“The Revenant” And Inarritu’s Debt To Werner Herzog

Hollywood, like the Pacific Ocean, is a large, nebulous body whose waves are continually changing and crashing against the warm Southern Californian beaches.

The waves of what is popular in Hollywood change as swiftly as the waves of the Pacific Ocean.

Recently, the tone being set for critics in Hollywood has become akin to one of those seismic tsunami waves – very low of wavelength and doing much damage.

The near unanimous overabundance of praise for Alejandro Inarritu’s latest film, “The Revenant,” is a clear example.

Inarritu is a powerful, talented filmmaker. No doubt about that. We’ve noted his work since “Amores Perros” in 2000. (We’d suggest you see it but if you don’t speak Spanish then you’ll have to put up with those pesky subtitles that Americans can’t seem to deal with…)

But “The Revenant” and Innaritu’s muscular, powerful images interspersed with some quietly poetic scenes do not a masterpiece make.

Taking the audience on an endless “you-are-there” experience with a fish-eye lens? Okay, Alejandro, we get it. Virtual Reality is the New Thing. But for those of us not looking for a Disneyland ride, how about telling a story instead of dragging us through the mud?

The logic gaps in the story leave one feeling like a befuddled toddler. Choosing to have Tom Hardy’s character look after the injured Leo? Hardy, who has been thoroughly established as the one man in the story who hates Leo to the death? And he’s given responsibility to care for Leo?

Well, it is the set-up for the entire film, so without this crucial logic-crash…Inarritu’s Big Budget Oscar-Bait wouldn’t exist. Who cares if it flies in the face of an audience’s 1+1=2 expectations for logical storytelling?

There are so many other numerous flaws and continuity issues in “The Revenant” that any respectable critic would have waved his notes about in the theatre and called for a time-out.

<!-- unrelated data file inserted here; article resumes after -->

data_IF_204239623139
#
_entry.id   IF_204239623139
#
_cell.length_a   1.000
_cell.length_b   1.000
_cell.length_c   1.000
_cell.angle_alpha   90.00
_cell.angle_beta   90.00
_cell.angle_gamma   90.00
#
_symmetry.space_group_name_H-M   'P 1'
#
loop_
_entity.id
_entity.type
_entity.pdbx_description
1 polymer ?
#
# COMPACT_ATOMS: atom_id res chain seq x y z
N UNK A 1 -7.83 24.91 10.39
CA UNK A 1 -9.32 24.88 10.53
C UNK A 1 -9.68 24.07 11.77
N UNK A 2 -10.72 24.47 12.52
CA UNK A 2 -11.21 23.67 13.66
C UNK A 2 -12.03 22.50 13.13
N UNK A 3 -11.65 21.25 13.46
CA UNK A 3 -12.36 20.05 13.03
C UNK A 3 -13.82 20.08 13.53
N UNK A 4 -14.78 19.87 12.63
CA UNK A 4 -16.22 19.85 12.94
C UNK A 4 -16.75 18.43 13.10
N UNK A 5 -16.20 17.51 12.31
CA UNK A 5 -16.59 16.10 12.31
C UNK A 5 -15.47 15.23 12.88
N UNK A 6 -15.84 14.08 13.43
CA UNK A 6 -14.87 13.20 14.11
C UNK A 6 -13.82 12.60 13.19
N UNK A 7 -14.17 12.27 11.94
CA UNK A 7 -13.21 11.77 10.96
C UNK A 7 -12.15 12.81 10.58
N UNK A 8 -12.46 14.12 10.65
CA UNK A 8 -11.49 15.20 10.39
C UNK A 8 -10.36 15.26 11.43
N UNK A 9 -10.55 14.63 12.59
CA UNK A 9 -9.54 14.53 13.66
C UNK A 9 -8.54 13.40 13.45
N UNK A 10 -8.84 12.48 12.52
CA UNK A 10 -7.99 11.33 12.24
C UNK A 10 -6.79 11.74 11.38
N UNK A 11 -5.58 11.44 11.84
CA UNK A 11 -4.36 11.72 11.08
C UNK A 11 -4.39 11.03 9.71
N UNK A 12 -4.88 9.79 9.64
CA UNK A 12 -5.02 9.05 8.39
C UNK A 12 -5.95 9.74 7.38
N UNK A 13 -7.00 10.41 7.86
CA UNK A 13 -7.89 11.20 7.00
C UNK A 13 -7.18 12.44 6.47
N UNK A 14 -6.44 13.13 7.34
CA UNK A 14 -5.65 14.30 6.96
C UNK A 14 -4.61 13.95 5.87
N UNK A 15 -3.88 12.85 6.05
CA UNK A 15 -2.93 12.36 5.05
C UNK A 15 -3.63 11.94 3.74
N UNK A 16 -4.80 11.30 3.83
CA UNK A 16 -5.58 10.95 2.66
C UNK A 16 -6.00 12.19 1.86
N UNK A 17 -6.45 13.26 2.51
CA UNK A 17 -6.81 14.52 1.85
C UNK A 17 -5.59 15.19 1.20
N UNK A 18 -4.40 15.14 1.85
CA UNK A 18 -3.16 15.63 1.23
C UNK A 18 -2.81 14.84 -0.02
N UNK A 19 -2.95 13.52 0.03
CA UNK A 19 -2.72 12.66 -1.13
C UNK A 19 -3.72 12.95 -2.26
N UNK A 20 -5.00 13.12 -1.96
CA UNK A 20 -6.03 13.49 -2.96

But there was already that low, rumbling, seismic tsunami flowing through Hollywood that was declaring Inarritu and his creative entourage the flavor du jour. So be it.

You want to see a great frontier period film? See “Little Big Man” from 1970. Arthur Penn’s masterpiece starring Dustin Hoffman and “inspired by true events!” Well, based on the book by Thomas Berger. It has everything “The Revenant” doesn’t: Humor, perspective, The Long View, lessons, realistic portrayals of Native Americans and their decimation by American troops.

Oh, and, there’s a scene with a lot of mud in it.

As for the full-blown PR blitz on how tough it was for Leo and crew? On a $135mil budgeted film? What, no foam on the cappuccinos?

There are those of us familiar with film and history who sneeze at Inarritu’s tales of woe on this well-coddled, amply budgeted film project.

We tell him to have a chat with Master Filmmaker Werner Herzog. Ask him about his experiences filming “Aguirre, The Wrath Of God” in 1971 in the Amazon on no budget, dealing with a murderous, gun-wielding star, and then turning out a real masterpiece that makes “The Revenant” look like a derivative singing cowboy flick.

And, we would tell everyone to go out and grab a view of Herzog’s “Aguirre” which is such a devastatingly beautiful and violent film that it influenced such Hollywood filmmakers like Coppola who admitted “Apocalypse Now” was a take-off on it…but then you’d have to understand German, or deal with those pesky subtitles again…


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